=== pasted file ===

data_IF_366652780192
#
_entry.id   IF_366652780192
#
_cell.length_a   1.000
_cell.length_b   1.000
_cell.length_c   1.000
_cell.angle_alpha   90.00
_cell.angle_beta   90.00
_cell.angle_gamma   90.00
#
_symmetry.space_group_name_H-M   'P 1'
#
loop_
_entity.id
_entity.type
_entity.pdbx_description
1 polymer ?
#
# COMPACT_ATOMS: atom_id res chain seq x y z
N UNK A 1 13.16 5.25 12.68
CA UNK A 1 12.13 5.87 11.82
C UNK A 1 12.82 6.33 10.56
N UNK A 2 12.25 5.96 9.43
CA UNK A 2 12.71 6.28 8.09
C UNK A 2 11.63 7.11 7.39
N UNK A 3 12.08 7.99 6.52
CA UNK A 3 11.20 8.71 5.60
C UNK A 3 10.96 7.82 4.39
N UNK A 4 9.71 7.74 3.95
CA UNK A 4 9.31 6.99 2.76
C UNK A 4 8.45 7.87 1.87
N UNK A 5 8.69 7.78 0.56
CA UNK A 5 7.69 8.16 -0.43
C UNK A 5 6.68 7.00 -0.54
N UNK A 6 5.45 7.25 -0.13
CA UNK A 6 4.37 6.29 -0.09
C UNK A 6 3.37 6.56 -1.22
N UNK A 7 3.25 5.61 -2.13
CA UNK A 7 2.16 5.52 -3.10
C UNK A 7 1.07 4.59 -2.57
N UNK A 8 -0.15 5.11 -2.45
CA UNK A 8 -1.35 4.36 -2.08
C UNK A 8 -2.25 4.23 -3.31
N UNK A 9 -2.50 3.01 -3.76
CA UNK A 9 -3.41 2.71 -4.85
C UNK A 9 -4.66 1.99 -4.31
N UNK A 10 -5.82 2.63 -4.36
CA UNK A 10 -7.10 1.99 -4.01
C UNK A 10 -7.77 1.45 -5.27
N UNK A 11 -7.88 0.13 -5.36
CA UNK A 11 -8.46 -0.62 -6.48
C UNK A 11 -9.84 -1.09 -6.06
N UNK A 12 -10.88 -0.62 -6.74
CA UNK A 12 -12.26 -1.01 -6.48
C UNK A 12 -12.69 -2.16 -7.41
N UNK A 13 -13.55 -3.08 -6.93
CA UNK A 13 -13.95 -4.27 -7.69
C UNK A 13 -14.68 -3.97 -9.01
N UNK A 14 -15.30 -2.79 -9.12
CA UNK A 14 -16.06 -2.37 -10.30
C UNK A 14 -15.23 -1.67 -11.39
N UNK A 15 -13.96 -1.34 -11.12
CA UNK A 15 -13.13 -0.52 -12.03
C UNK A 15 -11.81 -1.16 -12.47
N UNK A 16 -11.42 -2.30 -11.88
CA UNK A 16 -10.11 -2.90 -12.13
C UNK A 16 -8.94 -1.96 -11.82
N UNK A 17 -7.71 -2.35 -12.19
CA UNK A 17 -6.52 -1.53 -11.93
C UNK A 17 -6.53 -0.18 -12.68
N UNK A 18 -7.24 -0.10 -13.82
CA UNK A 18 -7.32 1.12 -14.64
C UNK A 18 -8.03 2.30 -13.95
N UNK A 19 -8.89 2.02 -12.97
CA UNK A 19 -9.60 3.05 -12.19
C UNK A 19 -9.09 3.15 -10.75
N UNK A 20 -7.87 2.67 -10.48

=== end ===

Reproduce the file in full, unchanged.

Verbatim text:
data_IF_366652780192
#
_entry.id   IF_366652780192
#
_cell.length_a   1.000
_cell.length_b   1.000
_cell.length_c   1.000
_cell.angle_alpha   90.00
_cell.angle_beta   90.00
_cell.angle_gamma   90.00
#
_symmetry.space_group_name_H-M   'P 1'
#
loop_
_entity.id
_entity.type
_entity.pdbx_description
1 polymer ?
#
# COMPACT_ATOMS: atom_id res chain seq x y z
N UNK A 1 13.16 5.25 12.68
CA UNK A 1 12.13 5.87 11.82
C UNK A 1 12.82 6.33 10.56
N UNK A 2 12.25 5.96 9.43
CA UNK A 2 12.71 6.28 8.09
C UNK A 2 11.63 7.11 7.39
N UNK A 3 12.08 7.99 6.52
CA UNK A 3 11.20 8.71 5.60
C UNK A 3 10.96 7.82 4.39
N UNK A 4 9.71 7.74 3.95
CA UNK A 4 9.31 6.99 2.76
C UNK A 4 8.45 7.87 1.87
N UNK A 5 8.69 7.78 0.56
CA UNK A 5 7.69 8.16 -0.43
C UNK A 5 6.68 7.00 -0.54
N UNK A 6 5.45 7.25 -0.13
CA UNK A 6 4.37 6.29 -0.09
C UNK A 6 3.37 6.56 -1.22
N UNK A 7 3.25 5.61 -2.13
CA UNK A 7 2.16 5.52 -3.10
C UNK A 7 1.07 4.59 -2.57
N UNK A 8 -0.15 5.11 -2.45
CA UNK A 8 -1.35 4.36 -2.08
C UNK A 8 -2.25 4.23 -3.31
N UNK A 9 -2.50 3.01 -3.76
CA UNK A 9 -3.41 2.71 -4.85
C UNK A 9 -4.66 1.99 -4.31
N UNK A 10 -5.82 2.63 -4.36
CA UNK A 10 -7.10 1.99 -4.01
C UNK A 10 -7.77 1.45 -5.27
N UNK A 11 -7.88 0.13 -5.36
CA UNK A 11 -8.46 -0.62 -6.48
C UNK A 11 -9.84 -1.09 -6.06
N UNK A 12 -10.88 -0.62 -6.74
CA UNK A 12 -12.26 -1.01 -6.48
C UNK A 12 -12.69 -2.16 -7.41
N UNK A 13 -13.55 -3.08 -6.93
CA UNK A 13 -13.95 -4.27 -7.69
C UNK A 13 -14.68 -3.97 -9.01
N UNK A 14 -15.30 -2.79 -9.12
CA UNK A 14 -16.06 -2.37 -10.30
C UNK A 14 -15.23 -1.67 -11.39
N UNK A 15 -13.96 -1.34 -11.12
CA UNK A 15 -13.13 -0.52 -12.03
C UNK A 15 -11.81 -1.16 -12.47
N UNK A 16 -11.42 -2.30 -11.88
CA UNK A 16 -10.11 -2.90 -12.13
C UNK A 16 -8.94 -1.96 -11.82
N UNK A 17 -7.71 -2.35 -12.19
CA UNK A 17 -6.52 -1.53 -11.93
C UNK A 17 -6.53 -0.18 -12.68
N UNK A 18 -7.24 -0.10 -13.82
CA UNK A 18 -7.32 1.12 -14.64
C UNK A 18 -8.03 2.30 -13.95
N UNK A 19 -8.89 2.02 -12.97
CA UNK A 19 -9.60 3.05 -12.19
C UNK A 19 -9.09 3.15 -10.75
N UNK A 20 -7.87 2.67 -10.48